All along the centuries the imitation became more and more superficial  trying to get the looks, but without looking for the soul of this style.

Technological advance also greatly reduced the challenge and the cost. It became cheaper to do “the Greek thing”, and so it ended up looking slick.

In his “Secret Diaries” Speer said that  he was maybe the last architect trying for the classical approach regardless of technological changes.

But then again, this is certainly not for everyone to see.

It is more a question of philosophy than of taste.

See the essay published by architect Charles Siegel on the meaning and the persistence of the classical tradition in world architecture http://www.preservenet.com/archtime/ArchTime.html#ch1

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5 — So what is NOT classical?

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saint basile on Finnish web

The cathedral of  Saint Basile: doesn’t it look like straight out of a fairy tale? The original is at http://www.vaihtoehto.org/?id=moskau&cat=photos.

It is a Finnish website, lots of pretty photos, and there is some English text, but as far as I can tell no terms of use!

The cathedral  is 450 years old, as a contemporary of Europe’s baroque churches that were just as ornate, though in a very different way.

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6 — Baroque anti-classical or rebellious

Here are Michelangelo’s and Bernini’s David, the shepherd boy about to kill the giant Goliath with his sling:

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The restraint of reason versus the exuberance of power in sculpted marble: Michelangelo represents the classical ideal, Bernini the Baroque backlash.

It seems that American readers largely prefer that Baroque slinger :-(
They say it is “more expressive”.  Yes, it is. And infinitely more wasteful.

As a Baroque building, Vienna’s Belvedere palace is considered iconic:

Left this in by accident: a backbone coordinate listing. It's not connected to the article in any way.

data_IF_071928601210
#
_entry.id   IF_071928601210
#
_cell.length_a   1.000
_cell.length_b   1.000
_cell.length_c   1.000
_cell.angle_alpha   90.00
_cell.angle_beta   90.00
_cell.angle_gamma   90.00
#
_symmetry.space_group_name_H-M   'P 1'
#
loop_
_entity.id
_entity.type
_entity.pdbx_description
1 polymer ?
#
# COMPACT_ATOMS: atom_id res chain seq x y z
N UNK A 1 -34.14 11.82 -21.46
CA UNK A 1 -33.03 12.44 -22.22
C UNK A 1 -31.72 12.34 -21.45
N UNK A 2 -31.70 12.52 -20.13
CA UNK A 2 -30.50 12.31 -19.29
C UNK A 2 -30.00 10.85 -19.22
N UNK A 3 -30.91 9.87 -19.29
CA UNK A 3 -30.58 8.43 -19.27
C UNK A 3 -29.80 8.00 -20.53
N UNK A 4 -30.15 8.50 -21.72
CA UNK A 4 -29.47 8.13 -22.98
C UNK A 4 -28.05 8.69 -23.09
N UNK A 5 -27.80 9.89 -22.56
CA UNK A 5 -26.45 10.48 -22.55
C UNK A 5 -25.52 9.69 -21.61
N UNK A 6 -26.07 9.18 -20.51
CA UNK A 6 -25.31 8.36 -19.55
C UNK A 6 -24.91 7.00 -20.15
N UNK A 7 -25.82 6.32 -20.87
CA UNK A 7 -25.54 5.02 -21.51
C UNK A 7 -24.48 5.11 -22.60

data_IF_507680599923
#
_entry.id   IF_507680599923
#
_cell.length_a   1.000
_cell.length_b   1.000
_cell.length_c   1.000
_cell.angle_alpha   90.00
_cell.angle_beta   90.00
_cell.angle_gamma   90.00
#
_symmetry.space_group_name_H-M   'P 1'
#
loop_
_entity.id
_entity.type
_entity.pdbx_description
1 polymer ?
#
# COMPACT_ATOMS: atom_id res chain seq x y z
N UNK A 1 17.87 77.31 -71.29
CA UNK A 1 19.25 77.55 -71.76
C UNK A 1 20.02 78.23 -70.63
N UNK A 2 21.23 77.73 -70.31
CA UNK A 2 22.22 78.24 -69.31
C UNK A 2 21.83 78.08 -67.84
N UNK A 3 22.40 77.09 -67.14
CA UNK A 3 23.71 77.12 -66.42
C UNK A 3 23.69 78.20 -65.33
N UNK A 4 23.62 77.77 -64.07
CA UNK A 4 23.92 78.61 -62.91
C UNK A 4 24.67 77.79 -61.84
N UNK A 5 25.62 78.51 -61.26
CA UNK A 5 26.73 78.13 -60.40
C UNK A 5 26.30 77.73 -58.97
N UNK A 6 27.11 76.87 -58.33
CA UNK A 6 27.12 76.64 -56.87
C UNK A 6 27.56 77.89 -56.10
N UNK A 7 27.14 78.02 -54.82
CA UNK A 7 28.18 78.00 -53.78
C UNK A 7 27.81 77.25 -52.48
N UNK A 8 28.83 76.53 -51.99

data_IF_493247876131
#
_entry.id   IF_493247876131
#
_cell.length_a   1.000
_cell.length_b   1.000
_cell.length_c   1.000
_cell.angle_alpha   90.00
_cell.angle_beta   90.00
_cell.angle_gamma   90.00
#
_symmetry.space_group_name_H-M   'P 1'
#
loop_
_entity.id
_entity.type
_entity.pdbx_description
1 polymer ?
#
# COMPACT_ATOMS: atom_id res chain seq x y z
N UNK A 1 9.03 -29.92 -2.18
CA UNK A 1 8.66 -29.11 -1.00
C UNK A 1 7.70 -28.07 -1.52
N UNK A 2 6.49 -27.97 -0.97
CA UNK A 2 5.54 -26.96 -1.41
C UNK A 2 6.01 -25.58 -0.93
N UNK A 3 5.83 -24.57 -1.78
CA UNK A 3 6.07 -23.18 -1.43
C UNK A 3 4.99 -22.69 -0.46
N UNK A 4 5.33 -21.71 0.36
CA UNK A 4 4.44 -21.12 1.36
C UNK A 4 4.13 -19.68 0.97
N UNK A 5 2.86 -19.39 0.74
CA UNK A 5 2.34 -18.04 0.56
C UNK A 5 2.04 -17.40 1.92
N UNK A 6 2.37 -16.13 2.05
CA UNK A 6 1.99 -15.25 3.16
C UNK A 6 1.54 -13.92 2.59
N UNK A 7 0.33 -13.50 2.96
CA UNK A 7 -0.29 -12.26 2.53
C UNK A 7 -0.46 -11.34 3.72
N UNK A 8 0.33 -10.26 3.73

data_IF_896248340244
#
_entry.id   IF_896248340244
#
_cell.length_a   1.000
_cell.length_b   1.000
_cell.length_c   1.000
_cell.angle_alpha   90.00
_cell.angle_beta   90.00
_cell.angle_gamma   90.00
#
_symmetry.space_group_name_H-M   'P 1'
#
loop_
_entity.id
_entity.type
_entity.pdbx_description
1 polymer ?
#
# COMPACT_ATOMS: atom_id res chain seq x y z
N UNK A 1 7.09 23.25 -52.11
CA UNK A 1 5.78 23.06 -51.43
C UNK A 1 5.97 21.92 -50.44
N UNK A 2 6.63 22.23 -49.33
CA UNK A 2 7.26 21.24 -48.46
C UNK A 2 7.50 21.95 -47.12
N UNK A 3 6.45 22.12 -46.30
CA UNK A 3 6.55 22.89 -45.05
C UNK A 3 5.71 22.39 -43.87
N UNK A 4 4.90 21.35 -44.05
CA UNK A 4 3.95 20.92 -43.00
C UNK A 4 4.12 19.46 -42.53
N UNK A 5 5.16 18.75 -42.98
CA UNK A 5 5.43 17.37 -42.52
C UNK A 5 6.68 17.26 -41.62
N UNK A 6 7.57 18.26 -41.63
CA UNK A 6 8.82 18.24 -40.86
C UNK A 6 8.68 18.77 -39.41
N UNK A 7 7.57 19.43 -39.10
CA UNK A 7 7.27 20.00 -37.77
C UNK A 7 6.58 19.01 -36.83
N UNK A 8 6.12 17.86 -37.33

However, none of those terms can ever be stable or binding.

Two connoisseurs, both well informed, may get into a furious argument about Michelangelo versus Bernini or Goethe versus Heine or Greek versus Roman.

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7 — Modern anti-classical or rebellious

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Frank Gehry’s Hotel Marqués de Riscal, (in the Rioja region where the famous wines come from). “Marqués de Riscal” is a great, but expensive wine. — This roof suggests a a flamenco skirt. It is in fact assembled like a flamenco skirt :-D

Photo seen at http://www.xiongdudu.com/photo/MarqusdeRiscal

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A residential building by Gaudí in Barcelona, Spain
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The  Chapel by Le Corbusier in Ronchamp, France.

Ronchamp is so small, you can’t see it on a map, but the chapel is so famous that Ronchamp became a referent for all modern architecture. That church tower spoils the picture. It suggests a silo rather than a tower.

For the famous roof of the chapel Le Corbusier had looked into the engineering of an airfoil***.
***An airfoil is the shape of a wing or a blade of a propeller, rotor or turbine or of a sail:. http://en.wikipedia.org/wiki/Airfoil

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What do these three modern buildings have in common?

>>> They evoke a feeling or even a melody rather than a decision;

>>> they suggest movement rather than stillness;

>>> they represent individuality rather than law.